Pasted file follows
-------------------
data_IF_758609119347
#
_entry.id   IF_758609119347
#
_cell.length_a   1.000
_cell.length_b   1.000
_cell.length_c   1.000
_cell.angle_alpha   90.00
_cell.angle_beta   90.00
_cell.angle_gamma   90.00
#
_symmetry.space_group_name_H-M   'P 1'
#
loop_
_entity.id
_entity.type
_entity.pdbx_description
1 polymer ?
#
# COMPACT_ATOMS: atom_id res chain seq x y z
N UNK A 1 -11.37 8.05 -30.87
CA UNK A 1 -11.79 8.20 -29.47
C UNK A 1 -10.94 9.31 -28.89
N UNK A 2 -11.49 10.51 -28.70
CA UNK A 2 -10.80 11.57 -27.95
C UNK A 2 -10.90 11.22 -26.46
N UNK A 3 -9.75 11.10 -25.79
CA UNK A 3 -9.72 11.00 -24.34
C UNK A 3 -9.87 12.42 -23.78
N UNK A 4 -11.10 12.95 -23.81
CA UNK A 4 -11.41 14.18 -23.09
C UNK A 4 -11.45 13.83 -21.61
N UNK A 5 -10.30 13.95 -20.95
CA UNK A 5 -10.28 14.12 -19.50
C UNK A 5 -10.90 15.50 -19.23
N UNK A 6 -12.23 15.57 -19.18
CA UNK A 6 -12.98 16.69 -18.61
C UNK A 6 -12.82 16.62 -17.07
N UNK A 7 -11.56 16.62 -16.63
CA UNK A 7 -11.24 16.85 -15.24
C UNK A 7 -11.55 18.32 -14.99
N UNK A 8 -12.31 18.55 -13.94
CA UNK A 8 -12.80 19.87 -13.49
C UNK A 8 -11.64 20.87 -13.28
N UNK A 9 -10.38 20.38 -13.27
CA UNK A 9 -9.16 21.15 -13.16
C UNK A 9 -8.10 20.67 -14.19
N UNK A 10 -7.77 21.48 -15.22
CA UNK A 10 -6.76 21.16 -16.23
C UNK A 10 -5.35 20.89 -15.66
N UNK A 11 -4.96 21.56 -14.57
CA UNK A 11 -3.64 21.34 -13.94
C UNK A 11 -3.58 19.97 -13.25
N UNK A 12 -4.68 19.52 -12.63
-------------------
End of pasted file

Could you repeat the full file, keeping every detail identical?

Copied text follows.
data_IF_758609119347
#
_entry.id   IF_758609119347
#
_cell.length_a   1.000
_cell.length_b   1.000
_cell.length_c   1.000
_cell.angle_alpha   90.00
_cell.angle_beta   90.00
_cell.angle_gamma   90.00
#
_symmetry.space_group_name_H-M   'P 1'
#
loop_
_entity.id
_entity.type
_entity.pdbx_description
1 polymer ?
#
# COMPACT_ATOMS: atom_id res chain seq x y z
N UNK A 1 -11.37 8.05 -30.87
CA UNK A 1 -11.79 8.20 -29.47
C UNK A 1 -10.94 9.31 -28.89
N UNK A 2 -11.49 10.51 -28.70
CA UNK A 2 -10.80 11.57 -27.95
C UNK A 2 -10.90 11.22 -26.46
N UNK A 3 -9.75 11.10 -25.79
CA UNK A 3 -9.72 11.00 -24.34
C UNK A 3 -9.87 12.42 -23.78
N UNK A 4 -11.10 12.95 -23.81
CA UNK A 4 -11.41 14.18 -23.09
C UNK A 4 -11.45 13.83 -21.61
N UNK A 5 -10.30 13.95 -20.95
CA UNK A 5 -10.28 14.12 -19.50
C UNK A 5 -10.90 15.50 -19.23
N UNK A 6 -12.23 15.57 -19.18
CA UNK A 6 -12.98 16.69 -18.61
C UNK A 6 -12.82 16.62 -17.07
N UNK A 7 -11.56 16.62 -16.63
CA UNK A 7 -11.24 16.85 -15.24
C UNK A 7 -11.55 18.32 -14.99
N UNK A 8 -12.31 18.55 -13.94
CA UNK A 8 -12.80 19.87 -13.49
C UNK A 8 -11.64 20.87 -13.28
N UNK A 9 -10.38 20.38 -13.27
CA UNK A 9 -9.16 21.15 -13.16
C UNK A 9 -8.10 20.67 -14.19
N UNK A 10 -7.77 21.48 -15.22
CA UNK A 10 -6.76 21.16 -16.23
C UNK A 10 -5.35 20.89 -15.66
N UNK A 11 -4.96 21.56 -14.57
CA UNK A 11 -3.64 21.34 -13.94
C UNK A 11 -3.58 19.97 -13.25
N UNK A 12 -4.68 19.52 -12.63